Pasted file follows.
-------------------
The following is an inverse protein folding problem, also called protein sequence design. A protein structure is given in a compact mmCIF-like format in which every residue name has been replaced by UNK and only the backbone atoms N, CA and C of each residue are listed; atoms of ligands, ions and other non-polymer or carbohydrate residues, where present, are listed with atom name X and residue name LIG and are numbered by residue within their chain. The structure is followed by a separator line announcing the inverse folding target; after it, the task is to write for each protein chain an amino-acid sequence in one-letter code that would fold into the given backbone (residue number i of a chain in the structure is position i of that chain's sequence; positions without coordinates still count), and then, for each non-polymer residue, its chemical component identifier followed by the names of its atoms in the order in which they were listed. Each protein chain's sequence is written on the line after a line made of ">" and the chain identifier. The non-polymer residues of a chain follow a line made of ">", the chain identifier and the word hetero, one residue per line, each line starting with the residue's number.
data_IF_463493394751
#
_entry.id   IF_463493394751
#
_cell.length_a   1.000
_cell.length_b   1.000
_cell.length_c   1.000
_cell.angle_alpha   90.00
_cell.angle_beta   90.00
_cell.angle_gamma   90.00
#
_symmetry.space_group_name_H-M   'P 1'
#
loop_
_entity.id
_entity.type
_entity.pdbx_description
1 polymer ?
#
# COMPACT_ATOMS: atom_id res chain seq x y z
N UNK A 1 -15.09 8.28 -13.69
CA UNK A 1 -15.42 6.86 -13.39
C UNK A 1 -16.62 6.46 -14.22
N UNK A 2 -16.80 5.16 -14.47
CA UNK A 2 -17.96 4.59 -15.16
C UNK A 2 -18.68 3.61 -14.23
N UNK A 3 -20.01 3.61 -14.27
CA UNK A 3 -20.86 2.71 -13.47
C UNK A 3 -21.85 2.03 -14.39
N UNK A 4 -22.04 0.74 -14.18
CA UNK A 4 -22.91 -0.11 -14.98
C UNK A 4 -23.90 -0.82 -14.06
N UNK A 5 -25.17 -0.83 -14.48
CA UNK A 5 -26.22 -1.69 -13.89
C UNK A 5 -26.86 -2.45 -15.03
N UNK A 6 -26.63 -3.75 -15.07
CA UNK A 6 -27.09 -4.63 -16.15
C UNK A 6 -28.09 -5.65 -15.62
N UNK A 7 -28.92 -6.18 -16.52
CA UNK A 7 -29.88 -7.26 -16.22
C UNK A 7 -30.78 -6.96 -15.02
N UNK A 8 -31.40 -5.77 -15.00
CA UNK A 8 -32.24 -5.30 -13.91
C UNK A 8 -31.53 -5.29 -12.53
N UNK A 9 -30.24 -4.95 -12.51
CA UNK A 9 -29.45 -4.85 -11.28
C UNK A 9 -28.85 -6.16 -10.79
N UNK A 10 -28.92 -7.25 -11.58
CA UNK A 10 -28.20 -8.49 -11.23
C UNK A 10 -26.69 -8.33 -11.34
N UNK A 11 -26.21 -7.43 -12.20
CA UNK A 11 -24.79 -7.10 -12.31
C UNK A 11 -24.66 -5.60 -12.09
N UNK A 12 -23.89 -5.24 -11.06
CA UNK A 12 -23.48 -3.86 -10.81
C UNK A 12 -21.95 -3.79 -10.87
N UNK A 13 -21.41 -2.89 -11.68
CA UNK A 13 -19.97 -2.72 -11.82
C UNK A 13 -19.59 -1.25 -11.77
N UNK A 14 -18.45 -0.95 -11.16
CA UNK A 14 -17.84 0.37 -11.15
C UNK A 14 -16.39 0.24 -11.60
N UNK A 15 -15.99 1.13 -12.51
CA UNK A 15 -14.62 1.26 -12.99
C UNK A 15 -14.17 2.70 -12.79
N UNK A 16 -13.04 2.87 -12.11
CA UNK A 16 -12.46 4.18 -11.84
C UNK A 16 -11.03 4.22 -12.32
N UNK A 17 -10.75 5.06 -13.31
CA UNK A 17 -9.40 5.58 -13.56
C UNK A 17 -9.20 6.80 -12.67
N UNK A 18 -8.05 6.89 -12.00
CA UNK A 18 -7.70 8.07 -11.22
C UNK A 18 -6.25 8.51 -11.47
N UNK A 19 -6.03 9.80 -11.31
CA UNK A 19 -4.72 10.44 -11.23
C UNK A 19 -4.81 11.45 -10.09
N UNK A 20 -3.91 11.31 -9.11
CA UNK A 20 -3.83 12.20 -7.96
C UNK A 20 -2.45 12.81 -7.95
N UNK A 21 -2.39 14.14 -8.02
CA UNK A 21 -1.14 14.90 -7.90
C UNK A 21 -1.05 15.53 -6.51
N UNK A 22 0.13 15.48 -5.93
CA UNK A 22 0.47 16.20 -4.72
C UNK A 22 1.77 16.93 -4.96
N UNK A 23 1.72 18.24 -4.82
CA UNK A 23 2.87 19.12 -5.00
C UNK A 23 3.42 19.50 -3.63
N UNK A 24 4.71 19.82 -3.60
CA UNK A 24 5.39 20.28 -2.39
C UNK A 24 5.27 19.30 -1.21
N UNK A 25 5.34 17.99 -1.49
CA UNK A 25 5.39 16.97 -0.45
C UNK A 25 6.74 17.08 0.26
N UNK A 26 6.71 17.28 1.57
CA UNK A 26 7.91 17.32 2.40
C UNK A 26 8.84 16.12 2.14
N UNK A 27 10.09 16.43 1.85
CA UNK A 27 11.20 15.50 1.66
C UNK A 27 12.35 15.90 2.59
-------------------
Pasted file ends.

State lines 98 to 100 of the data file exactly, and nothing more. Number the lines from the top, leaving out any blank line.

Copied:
CA UNK A 26 7.91 17.32 2.40
C UNK A 26 8.84 16.12 2.14
N UNK A 27 10.09 16.43 1.85